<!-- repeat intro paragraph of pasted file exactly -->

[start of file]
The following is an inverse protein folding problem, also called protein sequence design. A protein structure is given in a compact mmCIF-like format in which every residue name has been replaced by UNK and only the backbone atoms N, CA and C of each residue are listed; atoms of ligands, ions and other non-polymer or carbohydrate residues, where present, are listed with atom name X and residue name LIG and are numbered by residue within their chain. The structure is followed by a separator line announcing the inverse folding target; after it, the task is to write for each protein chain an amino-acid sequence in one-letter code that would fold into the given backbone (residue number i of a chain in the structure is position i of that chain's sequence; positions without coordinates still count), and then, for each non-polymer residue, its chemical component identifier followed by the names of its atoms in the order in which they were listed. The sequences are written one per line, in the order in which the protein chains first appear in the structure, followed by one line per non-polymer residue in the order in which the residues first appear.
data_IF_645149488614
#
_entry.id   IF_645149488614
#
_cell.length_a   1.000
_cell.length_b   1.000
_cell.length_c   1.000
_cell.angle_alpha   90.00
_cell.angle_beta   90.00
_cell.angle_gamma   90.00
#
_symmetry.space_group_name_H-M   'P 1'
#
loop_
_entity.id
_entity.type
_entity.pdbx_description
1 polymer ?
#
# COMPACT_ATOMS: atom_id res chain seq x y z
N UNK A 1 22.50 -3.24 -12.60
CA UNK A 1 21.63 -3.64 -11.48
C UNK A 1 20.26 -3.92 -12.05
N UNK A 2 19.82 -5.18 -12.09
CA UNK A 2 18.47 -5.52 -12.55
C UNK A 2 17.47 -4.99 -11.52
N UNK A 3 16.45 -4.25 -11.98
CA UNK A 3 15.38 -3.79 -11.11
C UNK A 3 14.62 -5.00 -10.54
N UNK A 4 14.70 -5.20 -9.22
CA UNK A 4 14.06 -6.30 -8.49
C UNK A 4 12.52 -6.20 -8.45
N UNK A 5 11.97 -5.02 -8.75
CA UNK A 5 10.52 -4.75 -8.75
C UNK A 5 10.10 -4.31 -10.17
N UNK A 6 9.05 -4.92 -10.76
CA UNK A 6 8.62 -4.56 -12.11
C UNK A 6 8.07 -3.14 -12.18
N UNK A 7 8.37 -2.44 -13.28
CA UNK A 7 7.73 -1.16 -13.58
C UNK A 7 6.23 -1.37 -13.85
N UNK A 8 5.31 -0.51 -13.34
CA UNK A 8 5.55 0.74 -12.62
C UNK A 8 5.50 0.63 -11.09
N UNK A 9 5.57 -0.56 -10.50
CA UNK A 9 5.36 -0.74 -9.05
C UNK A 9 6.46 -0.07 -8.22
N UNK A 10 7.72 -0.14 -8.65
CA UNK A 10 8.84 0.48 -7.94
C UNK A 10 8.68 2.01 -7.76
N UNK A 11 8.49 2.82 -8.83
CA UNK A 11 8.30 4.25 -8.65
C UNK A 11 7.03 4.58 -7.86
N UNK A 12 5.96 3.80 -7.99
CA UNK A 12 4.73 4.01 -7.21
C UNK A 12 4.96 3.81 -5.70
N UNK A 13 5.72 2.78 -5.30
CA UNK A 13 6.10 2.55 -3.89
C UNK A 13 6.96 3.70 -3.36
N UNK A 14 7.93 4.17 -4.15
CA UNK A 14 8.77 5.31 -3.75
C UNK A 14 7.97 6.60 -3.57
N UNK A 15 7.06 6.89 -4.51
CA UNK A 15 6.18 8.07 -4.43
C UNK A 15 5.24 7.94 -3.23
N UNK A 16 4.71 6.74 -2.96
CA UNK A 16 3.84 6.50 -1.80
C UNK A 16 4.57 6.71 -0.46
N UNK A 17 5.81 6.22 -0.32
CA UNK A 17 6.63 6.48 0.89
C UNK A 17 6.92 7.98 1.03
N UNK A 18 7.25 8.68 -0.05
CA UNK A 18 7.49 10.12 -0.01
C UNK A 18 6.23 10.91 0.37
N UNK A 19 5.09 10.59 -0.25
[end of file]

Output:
The following is an inverse protein folding problem, also called protein sequence design. A protein structure is given in a compact mmCIF-like format in which every residue name has been replaced by UNK and only the backbone atoms N, CA and C of each residue are listed; atoms of ligands, ions and other non-polymer or carbohydrate residues, where present, are listed with atom name X and residue name LIG and are numbered by residue within their chain. The structure is followed by a separator line announcing the inverse folding target; after it, the task is to write for each protein chain an amino-acid sequence in one-letter code that would fold into the given backbone (residue number i of a chain in the structure is position i of that chain's sequence; positions without coordinates still count), and then, for each non-polymer residue, its chemical component identifier followed by the names of its atoms in the order in which they were listed. The sequences are written one per line, in the order in which the protein chains first appear in the structure, followed by one line per non-polymer residue in the order in which the residues first appear.